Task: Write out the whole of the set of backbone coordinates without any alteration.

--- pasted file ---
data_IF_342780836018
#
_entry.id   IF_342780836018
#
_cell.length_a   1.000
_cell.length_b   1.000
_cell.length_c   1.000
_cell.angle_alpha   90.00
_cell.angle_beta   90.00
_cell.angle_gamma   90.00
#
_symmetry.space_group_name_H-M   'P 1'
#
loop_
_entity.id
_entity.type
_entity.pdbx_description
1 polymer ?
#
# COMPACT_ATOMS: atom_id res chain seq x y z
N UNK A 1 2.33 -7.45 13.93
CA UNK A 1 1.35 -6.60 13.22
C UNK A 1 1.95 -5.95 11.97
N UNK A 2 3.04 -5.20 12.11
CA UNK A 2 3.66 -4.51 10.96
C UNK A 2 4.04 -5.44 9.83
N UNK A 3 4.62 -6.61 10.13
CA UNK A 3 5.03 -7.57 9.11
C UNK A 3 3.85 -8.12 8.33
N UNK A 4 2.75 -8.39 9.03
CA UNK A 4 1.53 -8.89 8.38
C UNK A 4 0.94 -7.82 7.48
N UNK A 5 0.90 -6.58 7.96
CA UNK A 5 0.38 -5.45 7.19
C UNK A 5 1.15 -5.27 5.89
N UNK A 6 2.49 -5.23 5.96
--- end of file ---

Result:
data_IF_342780836018
#
_entry.id   IF_342780836018
#
_cell.length_a   1.000
_cell.length_b   1.000
_cell.length_c   1.000
_cell.angle_alpha   90.00
_cell.angle_beta   90.00
_cell.angle_gamma   90.00
#
_symmetry.space_group_name_H-M   'P 1'
#
loop_
_entity.id
_entity.type
_entity.pdbx_description
1 polymer ?
#
# COMPACT_ATOMS: atom_id res chain seq x y z
N UNK A 1 2.33 -7.45 13.93
CA UNK A 1 1.35 -6.60 13.22
C UNK A 1 1.95 -5.95 11.97
N UNK A 2 3.04 -5.20 12.11
CA UNK A 2 3.66 -4.51 10.96
C UNK A 2 4.04 -5.44 9.83
N UNK A 3 4.62 -6.61 10.13
CA UNK A 3 5.03 -7.57 9.11
C UNK A 3 3.85 -8.12 8.33
N UNK A 4 2.75 -8.39 9.03
CA UNK A 4 1.53 -8.89 8.38
C UNK A 4 0.94 -7.82 7.48
N UNK A 5 0.90 -6.58 7.96
CA UNK A 5 0.38 -5.45 7.19
C UNK A 5 1.15 -5.27 5.89
N UNK A 6 2.49 -5.23 5.96